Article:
Need a hero in your Child Custody case? It’s not your lawyer.
Updated: Aug 2
Look in the mirror. Better yet, or at least more readily, open up the camera on your phone and hit that cyclone button for selfie mode. Do you feel like a hero? Do you look like one? Most importantly, are you acting like one? If you don’t know or don’t think so, it’s easier than you think. Well, as I like to say, it’s simplerthan you think. It’s not easy. Otherwise, it wouldn’t take a hero like you. Here are a few thoughts on how to be a hero for yourself, in your case, and for your children in difficult times…
Heroes have an origin story…
Batman’s (and Superman’s ) parents were killed. Captain America was the weakest man at boot camp. Joseph, a favorite biblical hero of mine, spent time in prison before ascending to the right hand of the Pharaoh.
The point is, things aren’t great right now. They didn’t start out great for the heroes we read about either. The action is, these folks made the best of their situation at each step of the way. Heroes accept the situation they’re in with much gratitude and little to no complaint.
Only have weekend visitation with your kids? Watch a ballgame together and eat some cheese dip. (Pro Move: learn the bedtime routine of the custodial parent/relative and institute that bedtime routine at your home, too.)
Only have supervised visitation? Read a book with your child – I don’t care what age he or she is. Read a newspaper even. Talk about what you read, what you agree with, what you don’t, and why. Put your phone down. (Amateur move: having minimal visitation and spending a good portion of whatever you’ve got on your phone. I see it and hear testimony about it all the time).
Matthew 25:29 says that “whoever has will be given more.” That is, if you are not thankful for what you do have, and reflect that gratitude in right action, on what planet do you think you’ll be given more?
Your hero story starts where you are right now. You are in control of what you make of your present situation, love it or hate it, good or bad. Gratitude bears fruit in your actions. We’ll see it. The Court will see it. The Other Side will see it. Most importantly, your child will see it and feel it and experience it and grow in it.
Heroes don’t gloat…
If you’re on the “good” side of your Child Custody case, to abuse the control or extra time you have is to be ungrateful just like the situation discussed above. The second part of the verse from Matthew is “[w]hoever does not have, even what they have will be taken from them.” Cherish not only the gift, but the extra responsibility you have…to be a good steward of the extra time, to allocate resources in form of the child support, to set appointments, to communicate logistics to the Other Side.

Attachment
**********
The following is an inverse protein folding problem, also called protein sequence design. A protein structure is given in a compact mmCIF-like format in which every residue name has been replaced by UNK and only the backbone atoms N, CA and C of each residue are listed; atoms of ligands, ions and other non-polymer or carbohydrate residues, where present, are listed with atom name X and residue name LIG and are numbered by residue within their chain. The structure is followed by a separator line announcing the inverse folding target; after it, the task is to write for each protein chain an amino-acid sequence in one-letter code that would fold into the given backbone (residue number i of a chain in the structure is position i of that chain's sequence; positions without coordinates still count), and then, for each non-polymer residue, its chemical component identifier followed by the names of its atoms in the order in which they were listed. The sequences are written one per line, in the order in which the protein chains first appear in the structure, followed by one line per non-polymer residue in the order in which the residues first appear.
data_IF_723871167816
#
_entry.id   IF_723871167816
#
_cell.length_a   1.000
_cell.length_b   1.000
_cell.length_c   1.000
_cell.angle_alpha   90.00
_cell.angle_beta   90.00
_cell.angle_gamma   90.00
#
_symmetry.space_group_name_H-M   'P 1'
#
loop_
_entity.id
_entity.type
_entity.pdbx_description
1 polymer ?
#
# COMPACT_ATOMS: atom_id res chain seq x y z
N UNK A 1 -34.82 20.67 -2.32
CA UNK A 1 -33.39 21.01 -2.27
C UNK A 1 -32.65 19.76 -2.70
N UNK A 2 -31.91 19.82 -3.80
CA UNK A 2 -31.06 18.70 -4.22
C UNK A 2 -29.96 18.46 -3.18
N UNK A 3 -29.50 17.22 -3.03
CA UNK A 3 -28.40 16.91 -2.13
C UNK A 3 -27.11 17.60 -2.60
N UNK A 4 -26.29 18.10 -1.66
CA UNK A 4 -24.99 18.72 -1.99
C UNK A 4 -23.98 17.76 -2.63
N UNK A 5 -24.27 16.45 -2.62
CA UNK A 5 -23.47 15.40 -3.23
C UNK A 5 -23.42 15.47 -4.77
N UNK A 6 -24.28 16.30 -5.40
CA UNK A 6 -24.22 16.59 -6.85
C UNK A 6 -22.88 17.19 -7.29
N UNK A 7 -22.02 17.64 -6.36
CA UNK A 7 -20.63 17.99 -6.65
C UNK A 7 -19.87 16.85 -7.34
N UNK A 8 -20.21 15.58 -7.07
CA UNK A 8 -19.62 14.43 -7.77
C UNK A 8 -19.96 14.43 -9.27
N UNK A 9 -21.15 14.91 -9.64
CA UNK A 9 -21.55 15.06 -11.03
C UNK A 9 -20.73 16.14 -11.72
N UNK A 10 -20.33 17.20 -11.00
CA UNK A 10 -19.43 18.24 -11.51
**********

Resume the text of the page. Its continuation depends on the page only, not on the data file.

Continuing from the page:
Heroes don’t seek glory or gratification…they do what has to be done. And, they’re not necessarily happy about it. Just like a personal injury case, a “good” case is based on really, really bad news. Too many parents and relatives are out there trying to “make a case” by recording interactions, phone calls, and…maybe worst of all…Using your Child as a Spy.
Is that what a hero looks like?
Whatever your situation is, wherever your case is at, even the best of us can fall into traps if we try to do this alone…
Heroes have a Guide…
Batman had Alfred. Joseph had…you know…God. If you’re going to be the hero you’re gonna to have to be in this difficult, chaotic time, then you’re going to need to operate on the right information in the right way. You’re are going to have stuff thrown at you by the Other Side, their friends and family, and…
CAUTION!!! You are going to get well-meaning but nonetheless terrible advice and information from your friends and family.
Alfred loved Bruce Wayne enough to protect him by telling him when he was screwing up. You do the same for your child. However, your friends and family who want to love and support you either don’t know the correct advice to give or wouldn’t give it to avoid hurting your feelings.
There is no way to avoid pitfalls in your journey as a Hero, but there is a way to avoid a lot of them.
How long have you been going through this alone and without a lawyer? How’s that been going? What are you tolerating to “keep the peace”? Do you think you can outsmart DHR workers that spend all day every day investigating Child Custody cases?
Heroes don’t have all the answers. They don’t have all the perspective or objectivity.
Heroes do have Guides…
This article contains general information and should not be construed as legal advice for you or your unique situation. If you would like to speak more about how you, as a committed parent or caring relative, can be more effective in your Child Custody case, please visit www.ThinkFoxtrot.com/public_calendars/ to schedule your initial consultation at one of our offices. ~SW, Foxtrot